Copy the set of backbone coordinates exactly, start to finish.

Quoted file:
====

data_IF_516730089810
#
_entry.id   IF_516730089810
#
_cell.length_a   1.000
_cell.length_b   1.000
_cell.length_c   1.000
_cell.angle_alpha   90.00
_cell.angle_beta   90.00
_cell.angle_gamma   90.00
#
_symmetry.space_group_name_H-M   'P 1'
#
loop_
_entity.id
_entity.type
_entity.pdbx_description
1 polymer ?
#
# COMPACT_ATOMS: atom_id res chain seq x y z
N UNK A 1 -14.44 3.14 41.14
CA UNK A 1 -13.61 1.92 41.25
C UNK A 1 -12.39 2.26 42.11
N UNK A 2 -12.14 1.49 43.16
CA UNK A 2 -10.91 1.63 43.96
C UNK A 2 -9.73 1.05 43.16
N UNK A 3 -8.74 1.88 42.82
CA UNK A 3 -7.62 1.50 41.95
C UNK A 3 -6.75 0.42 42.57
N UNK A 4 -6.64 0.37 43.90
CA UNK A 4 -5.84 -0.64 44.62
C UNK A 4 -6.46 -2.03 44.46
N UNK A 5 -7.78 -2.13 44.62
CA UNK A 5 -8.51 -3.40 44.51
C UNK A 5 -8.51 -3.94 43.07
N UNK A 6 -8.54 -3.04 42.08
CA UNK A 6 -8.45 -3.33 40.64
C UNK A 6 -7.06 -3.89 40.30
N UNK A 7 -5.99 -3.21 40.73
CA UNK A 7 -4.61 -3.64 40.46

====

data_IF_516730089810
#
_entry.id   IF_516730089810
#
_cell.length_a   1.000
_cell.length_b   1.000
_cell.length_c   1.000
_cell.angle_alpha   90.00
_cell.angle_beta   90.00
_cell.angle_gamma   90.00
#
_symmetry.space_group_name_H-M   'P 1'
#
loop_
_entity.id
_entity.type
_entity.pdbx_description
1 polymer ?
#
# COMPACT_ATOMS: atom_id res chain seq x y z
N UNK A 1 -14.44 3.14 41.14
CA UNK A 1 -13.61 1.92 41.25
C UNK A 1 -12.39 2.26 42.11
N UNK A 2 -12.14 1.49 43.16
CA UNK A 2 -10.91 1.63 43.96
C UNK A 2 -9.73 1.05 43.16
N UNK A 3 -8.74 1.88 42.82
CA UNK A 3 -7.62 1.50 41.95
C UNK A 3 -6.75 0.42 42.57
N UNK A 4 -6.64 0.37 43.90
CA UNK A 4 -5.84 -0.64 44.62
C UNK A 4 -6.46 -2.03 44.46
N UNK A 5 -7.78 -2.13 44.62
CA UNK A 5 -8.51 -3.40 44.51
C UNK A 5 -8.51 -3.94 43.07
N UNK A 6 -8.54 -3.04 42.08
CA UNK A 6 -8.45 -3.33 40.64
C UNK A 6 -7.06 -3.89 40.30
N UNK A 7 -5.99 -3.21 40.73
CA UNK A 7 -4.61 -3.64 40.46